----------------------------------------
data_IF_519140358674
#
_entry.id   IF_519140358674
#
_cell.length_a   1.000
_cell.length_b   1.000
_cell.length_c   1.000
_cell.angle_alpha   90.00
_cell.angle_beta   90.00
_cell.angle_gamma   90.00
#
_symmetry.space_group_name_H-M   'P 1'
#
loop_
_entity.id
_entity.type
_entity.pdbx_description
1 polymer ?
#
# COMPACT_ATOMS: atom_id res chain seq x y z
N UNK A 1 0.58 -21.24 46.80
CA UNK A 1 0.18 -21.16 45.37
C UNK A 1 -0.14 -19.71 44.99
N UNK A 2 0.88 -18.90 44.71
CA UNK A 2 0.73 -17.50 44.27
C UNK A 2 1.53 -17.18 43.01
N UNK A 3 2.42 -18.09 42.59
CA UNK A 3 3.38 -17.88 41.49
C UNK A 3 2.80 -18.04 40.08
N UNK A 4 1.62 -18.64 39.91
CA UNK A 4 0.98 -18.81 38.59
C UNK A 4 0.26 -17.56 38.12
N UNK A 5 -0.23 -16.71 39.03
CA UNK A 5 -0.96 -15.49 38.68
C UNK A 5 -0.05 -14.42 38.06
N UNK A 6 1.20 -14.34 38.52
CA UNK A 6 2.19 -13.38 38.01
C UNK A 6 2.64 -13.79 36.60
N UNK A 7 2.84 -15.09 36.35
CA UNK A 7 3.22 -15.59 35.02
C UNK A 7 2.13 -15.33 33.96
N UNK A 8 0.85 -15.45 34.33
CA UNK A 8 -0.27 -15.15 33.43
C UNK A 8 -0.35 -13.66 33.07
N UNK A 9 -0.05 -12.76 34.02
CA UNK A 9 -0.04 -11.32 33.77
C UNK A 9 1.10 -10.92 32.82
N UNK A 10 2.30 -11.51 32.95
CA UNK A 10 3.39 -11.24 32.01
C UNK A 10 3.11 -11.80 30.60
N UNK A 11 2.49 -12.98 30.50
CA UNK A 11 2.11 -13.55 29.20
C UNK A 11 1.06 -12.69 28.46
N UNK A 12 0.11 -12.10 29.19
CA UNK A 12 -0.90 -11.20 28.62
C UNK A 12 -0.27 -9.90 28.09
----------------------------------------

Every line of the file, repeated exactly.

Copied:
data_IF_519140358674
#
_entry.id   IF_519140358674
#
_cell.length_a   1.000
_cell.length_b   1.000
_cell.length_c   1.000
_cell.angle_alpha   90.00
_cell.angle_beta   90.00
_cell.angle_gamma   90.00
#
_symmetry.space_group_name_H-M   'P 1'
#
loop_
_entity.id
_entity.type
_entity.pdbx_description
1 polymer ?
#
# COMPACT_ATOMS: atom_id res chain seq x y z
N UNK A 1 0.58 -21.24 46.80
CA UNK A 1 0.18 -21.16 45.37
C UNK A 1 -0.14 -19.71 44.99
N UNK A 2 0.88 -18.90 44.71
CA UNK A 2 0.73 -17.50 44.27
C UNK A 2 1.53 -17.18 43.01
N UNK A 3 2.42 -18.09 42.59
CA UNK A 3 3.38 -17.88 41.49
C UNK A 3 2.80 -18.04 40.08
N UNK A 4 1.62 -18.64 39.91
CA UNK A 4 0.98 -18.81 38.59
C UNK A 4 0.26 -17.56 38.12
N UNK A 5 -0.23 -16.71 39.03
CA UNK A 5 -0.96 -15.49 38.68
C UNK A 5 -0.05 -14.42 38.06
N UNK A 6 1.20 -14.34 38.52
CA UNK A 6 2.19 -13.38 38.01
C UNK A 6 2.64 -13.79 36.60
N UNK A 7 2.84 -15.09 36.35
CA UNK A 7 3.22 -15.59 35.02
C UNK A 7 2.13 -15.33 33.96
N UNK A 8 0.85 -15.45 34.33
CA UNK A 8 -0.27 -15.15 33.43
C UNK A 8 -0.35 -13.66 33.07
N UNK A 9 -0.05 -12.76 34.02
CA UNK A 9 -0.04 -11.32 33.77
C UNK A 9 1.10 -10.92 32.82
N UNK A 10 2.30 -11.51 32.95
CA UNK A 10 3.39 -11.24 32.01
C UNK A 10 3.11 -11.80 30.60
N UNK A 11 2.49 -12.98 30.50
CA UNK A 11 2.11 -13.55 29.20
C UNK A 11 1.06 -12.69 28.46
N UNK A 12 0.11 -12.10 29.19
CA UNK A 12 -0.90 -11.20 28.62
C UNK A 12 -0.27 -9.90 28.09